The final exercise is recall, where the trainer sits the dog, walks the ring, and calls the dog. The dog must come when called at one go, and then heel on command. This kind of training is also vital for a dog outside dog shows. A dog who responds quickly and consistently when you call her can enjoy freedoms like aimlessly running in parks, around strangers and even in unfamiliar environments. The first step is to make your dog want to come to you. Any time your dog comes to you whether you’ve called her or not, acknowledge that you appreciate it. You can do this with smiles, praise, affection, play or treats.

Some things to remember while training your dog for dog shows

1. Prepare your dog for doing longer sequences without rewards. The biggest difference between training and trialing is usually that we reward our dogs much more often during training. Space out your rewards so that your pet can get accustomed to the idea of endurance training.

2. Train for more than what is required by the rules. Few will perform as good in a trial as they do while training. Make sure that your dog can do a little bit more than what you will be doing in a trial.

3. A pet is as human as you are. Intensive training can sometimes get too rigorous and blurring that line between training and cruelty is very easy. Look out for sings that show exhaustion. Ask yourself how you would react if faced with the same kind of training.

4. Proof for distractions. List all the distractions that could happen at a trial and train for them: A clumsy ring steward, dumbbells right by the jump, cones in your way while heeling, loud speakers.

What are the benefits of training your dog?

It is equally essential to train your dog well and just in time. Life with a well-behaved dog has its rewards and you can trust him to respond reliably and quickly, plus you’ll have a dog that’s a joy to live with. Proper training and socialization are some of your dog's most basic needs. At first, dog training can seem pretty overwhelming, especially if this is your first dog. Truth be told, training your dog is a very big project. Training enhances the relationship that you share with your pet, as during the process, you’ll learn to understand what he/she is saying to you and vice versa. Training will, help correct nuisance behaviors such as jumping on people, digging, barking, and chewing, while providing mental and physical activities for your dog.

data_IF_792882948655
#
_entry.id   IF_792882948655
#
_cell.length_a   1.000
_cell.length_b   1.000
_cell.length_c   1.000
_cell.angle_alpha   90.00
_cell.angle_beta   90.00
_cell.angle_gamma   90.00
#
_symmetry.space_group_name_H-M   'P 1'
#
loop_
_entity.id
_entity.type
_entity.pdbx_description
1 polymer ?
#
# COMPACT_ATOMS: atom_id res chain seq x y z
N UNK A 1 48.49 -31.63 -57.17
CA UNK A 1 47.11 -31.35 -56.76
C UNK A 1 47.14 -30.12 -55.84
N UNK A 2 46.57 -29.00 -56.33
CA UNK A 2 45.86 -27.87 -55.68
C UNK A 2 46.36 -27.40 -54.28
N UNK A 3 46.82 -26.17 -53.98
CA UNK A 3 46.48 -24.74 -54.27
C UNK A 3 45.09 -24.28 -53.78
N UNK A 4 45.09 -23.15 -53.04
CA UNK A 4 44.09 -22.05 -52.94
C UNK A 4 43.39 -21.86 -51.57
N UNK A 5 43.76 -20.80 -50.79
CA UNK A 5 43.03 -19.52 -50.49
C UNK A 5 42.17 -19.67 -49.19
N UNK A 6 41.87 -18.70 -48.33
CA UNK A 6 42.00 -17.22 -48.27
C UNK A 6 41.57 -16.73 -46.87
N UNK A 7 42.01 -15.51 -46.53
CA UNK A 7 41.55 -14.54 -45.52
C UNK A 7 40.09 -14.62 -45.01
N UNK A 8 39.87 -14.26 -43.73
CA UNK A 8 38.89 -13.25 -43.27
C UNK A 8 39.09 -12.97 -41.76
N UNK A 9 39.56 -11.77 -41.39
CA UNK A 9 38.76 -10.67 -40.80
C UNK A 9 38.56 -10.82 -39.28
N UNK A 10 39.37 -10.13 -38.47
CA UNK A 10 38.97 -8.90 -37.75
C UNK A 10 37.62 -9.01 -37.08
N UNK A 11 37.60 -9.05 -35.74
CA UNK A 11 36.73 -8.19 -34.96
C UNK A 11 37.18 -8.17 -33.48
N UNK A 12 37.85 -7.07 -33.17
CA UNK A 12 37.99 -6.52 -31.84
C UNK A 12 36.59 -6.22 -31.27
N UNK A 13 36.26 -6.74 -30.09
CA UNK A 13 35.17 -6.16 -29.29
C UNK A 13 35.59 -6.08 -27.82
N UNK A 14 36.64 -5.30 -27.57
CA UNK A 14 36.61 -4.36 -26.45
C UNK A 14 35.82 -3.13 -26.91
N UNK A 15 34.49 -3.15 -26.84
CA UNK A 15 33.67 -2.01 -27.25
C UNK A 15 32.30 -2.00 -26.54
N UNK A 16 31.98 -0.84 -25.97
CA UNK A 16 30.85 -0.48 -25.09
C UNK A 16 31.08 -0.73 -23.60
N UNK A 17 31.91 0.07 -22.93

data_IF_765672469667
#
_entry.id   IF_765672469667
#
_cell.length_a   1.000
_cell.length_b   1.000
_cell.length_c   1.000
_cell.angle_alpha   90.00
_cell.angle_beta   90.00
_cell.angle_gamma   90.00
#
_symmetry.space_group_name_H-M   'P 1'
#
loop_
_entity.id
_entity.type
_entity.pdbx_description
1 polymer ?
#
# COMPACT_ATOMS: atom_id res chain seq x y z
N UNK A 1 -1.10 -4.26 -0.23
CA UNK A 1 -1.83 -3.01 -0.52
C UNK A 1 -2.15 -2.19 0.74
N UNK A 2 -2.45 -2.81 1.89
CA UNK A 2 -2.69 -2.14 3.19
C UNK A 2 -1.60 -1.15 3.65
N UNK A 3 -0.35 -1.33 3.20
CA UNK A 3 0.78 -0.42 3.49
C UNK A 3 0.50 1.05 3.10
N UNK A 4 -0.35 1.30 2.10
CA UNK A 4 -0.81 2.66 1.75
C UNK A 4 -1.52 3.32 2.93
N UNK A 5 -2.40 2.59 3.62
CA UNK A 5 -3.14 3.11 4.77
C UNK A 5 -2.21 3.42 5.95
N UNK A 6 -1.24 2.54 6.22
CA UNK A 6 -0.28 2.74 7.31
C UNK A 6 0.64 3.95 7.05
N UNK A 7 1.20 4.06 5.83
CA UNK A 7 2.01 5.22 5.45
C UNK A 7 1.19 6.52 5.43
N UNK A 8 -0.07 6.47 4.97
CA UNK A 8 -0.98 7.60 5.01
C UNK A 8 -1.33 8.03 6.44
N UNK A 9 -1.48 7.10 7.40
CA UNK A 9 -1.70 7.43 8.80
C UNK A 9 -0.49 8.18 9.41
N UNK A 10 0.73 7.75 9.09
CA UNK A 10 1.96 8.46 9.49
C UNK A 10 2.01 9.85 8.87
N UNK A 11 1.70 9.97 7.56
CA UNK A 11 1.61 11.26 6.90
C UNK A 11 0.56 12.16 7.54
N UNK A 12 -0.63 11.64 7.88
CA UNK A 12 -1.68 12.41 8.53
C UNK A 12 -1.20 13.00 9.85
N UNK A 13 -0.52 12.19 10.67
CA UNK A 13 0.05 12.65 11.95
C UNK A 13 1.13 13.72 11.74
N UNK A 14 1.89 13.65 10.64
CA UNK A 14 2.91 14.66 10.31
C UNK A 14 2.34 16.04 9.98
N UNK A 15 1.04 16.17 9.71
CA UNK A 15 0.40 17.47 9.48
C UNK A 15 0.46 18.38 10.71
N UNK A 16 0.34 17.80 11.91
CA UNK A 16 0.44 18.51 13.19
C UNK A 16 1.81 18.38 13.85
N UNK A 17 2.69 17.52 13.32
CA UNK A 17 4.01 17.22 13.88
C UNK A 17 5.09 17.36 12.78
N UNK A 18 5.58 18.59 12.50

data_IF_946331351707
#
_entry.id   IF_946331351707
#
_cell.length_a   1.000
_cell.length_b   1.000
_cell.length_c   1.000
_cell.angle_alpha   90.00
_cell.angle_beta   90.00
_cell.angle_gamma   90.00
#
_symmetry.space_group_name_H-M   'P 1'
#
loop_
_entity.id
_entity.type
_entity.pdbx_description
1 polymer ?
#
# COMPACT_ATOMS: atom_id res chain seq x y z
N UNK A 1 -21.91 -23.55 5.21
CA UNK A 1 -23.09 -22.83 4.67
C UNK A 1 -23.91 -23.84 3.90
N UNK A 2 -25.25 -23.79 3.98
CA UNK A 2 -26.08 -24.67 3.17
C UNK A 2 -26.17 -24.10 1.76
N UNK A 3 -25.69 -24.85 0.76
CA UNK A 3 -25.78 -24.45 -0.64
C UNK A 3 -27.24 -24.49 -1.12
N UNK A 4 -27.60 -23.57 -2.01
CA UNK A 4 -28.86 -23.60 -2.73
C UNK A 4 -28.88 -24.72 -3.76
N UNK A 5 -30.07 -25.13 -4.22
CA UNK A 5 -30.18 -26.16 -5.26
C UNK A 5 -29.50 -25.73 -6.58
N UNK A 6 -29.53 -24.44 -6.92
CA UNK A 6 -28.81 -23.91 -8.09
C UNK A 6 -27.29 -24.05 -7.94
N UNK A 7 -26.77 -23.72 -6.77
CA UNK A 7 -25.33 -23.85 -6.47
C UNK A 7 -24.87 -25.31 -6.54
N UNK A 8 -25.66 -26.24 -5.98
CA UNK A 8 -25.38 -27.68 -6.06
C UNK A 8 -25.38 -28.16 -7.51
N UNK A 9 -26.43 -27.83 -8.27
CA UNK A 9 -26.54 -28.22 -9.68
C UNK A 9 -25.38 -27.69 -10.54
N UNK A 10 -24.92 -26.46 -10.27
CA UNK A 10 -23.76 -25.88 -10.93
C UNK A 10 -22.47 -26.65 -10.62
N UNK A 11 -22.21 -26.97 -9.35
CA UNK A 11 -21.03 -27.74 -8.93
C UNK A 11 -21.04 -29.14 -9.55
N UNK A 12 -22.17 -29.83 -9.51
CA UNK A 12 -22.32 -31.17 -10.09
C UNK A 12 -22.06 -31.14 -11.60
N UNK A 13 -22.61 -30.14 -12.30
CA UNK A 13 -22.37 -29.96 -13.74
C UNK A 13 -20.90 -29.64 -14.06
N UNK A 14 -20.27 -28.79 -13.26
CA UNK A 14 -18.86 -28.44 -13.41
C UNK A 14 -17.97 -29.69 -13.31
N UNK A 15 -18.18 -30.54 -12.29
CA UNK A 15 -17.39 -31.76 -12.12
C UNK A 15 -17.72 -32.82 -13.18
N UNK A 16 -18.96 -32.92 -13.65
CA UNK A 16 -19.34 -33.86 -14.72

Training makes sure your dog is occupied throughout the day without feeling the need to be destructive. A lot of behavioral issues like chewing objects, tearing of furniture etc happen because dogs have a lot of energy that needs to be let out, which if fails to happen leads to destructive behavior. A lot of us have domesticated working dogs like Golden Retrievers, Labrador Retrievers, Beagles or Huskies they have a lot of physical and mental energy. Using training programs to firstly enhance and utilize those skills are not only beneficial to you but also for the well being of your dog.

Dog Show scenario in India

Internationally dog shows are still quite popular for the aficionados, if not for the general population. In India however, dog shows have almost completely taken a back seat. There are very few places that still hold obedience shows for dogs across the country. Conformation shows are still more heard of and hold a place in the hearts of dog breeders and groomers and with the advent of many other forms of entertainment, they have probably lost their novelty and as a result of which, these kind of shows are rarely popularized and or given importance outside the community of dog lovers and owners. It is a different kind of pleasure to see your dog perform all the commands perfectly after months of training and companionship together. Once again, it is imperative to make sure that these training sessions/classes are not cruel to your pets, as too many hours of intensive training for obedience and agility trials can lead to them developing serious ailments like severe hip dyspepsia, spinal issues, spondylitis degenerative disc disease and others.


Hi, thanks for stopping by!

Pooja Advani

Pet Industry Expert, Canine Behaviourist, Consultation & Training